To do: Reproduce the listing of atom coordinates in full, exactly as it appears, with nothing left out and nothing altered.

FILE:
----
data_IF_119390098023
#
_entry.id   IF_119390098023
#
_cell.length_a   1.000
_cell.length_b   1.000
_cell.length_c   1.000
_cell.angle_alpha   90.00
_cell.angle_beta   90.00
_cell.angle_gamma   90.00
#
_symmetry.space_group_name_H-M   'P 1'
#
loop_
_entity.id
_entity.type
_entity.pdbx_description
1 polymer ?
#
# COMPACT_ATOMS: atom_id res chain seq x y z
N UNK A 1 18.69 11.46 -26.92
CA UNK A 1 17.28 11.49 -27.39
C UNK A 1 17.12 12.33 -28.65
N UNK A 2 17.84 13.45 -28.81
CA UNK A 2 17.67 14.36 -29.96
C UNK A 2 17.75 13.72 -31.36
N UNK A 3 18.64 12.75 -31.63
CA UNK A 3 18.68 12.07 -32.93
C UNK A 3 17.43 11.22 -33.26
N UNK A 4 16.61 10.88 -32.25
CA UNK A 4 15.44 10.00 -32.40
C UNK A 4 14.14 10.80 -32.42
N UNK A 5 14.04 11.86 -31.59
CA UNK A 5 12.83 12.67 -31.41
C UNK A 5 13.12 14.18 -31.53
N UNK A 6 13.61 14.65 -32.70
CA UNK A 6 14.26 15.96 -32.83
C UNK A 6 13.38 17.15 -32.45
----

data_IF_119390098023
#
_entry.id   IF_119390098023
#
_cell.length_a   1.000
_cell.length_b   1.000
_cell.length_c   1.000
_cell.angle_alpha   90.00
_cell.angle_beta   90.00
_cell.angle_gamma   90.00
#
_symmetry.space_group_name_H-M   'P 1'
#
loop_
_entity.id
_entity.type
_entity.pdbx_description
1 polymer ?
#
# COMPACT_ATOMS: atom_id res chain seq x y z
N UNK A 1 18.69 11.46 -26.92
CA UNK A 1 17.28 11.49 -27.39
C UNK A 1 17.12 12.33 -28.65
N UNK A 2 17.84 13.45 -28.81
CA UNK A 2 17.67 14.36 -29.96
C UNK A 2 17.75 13.72 -31.36
N UNK A 3 18.64 12.75 -31.63
CA UNK A 3 18.68 12.07 -32.93
C UNK A 3 17.43 11.22 -33.26
N UNK A 4 16.61 10.88 -32.25
CA UNK A 4 15.44 10.00 -32.40
C UNK A 4 14.14 10.80 -32.42
N UNK A 5 14.04 11.86 -31.59
CA UNK A 5 12.83 12.67 -31.41
C UNK A 5 13.12 14.18 -31.53
N UNK A 6 13.61 14.65 -32.70
CA UNK A 6 14.26 15.96 -32.83
C UNK A 6 13.38 17.15 -32.45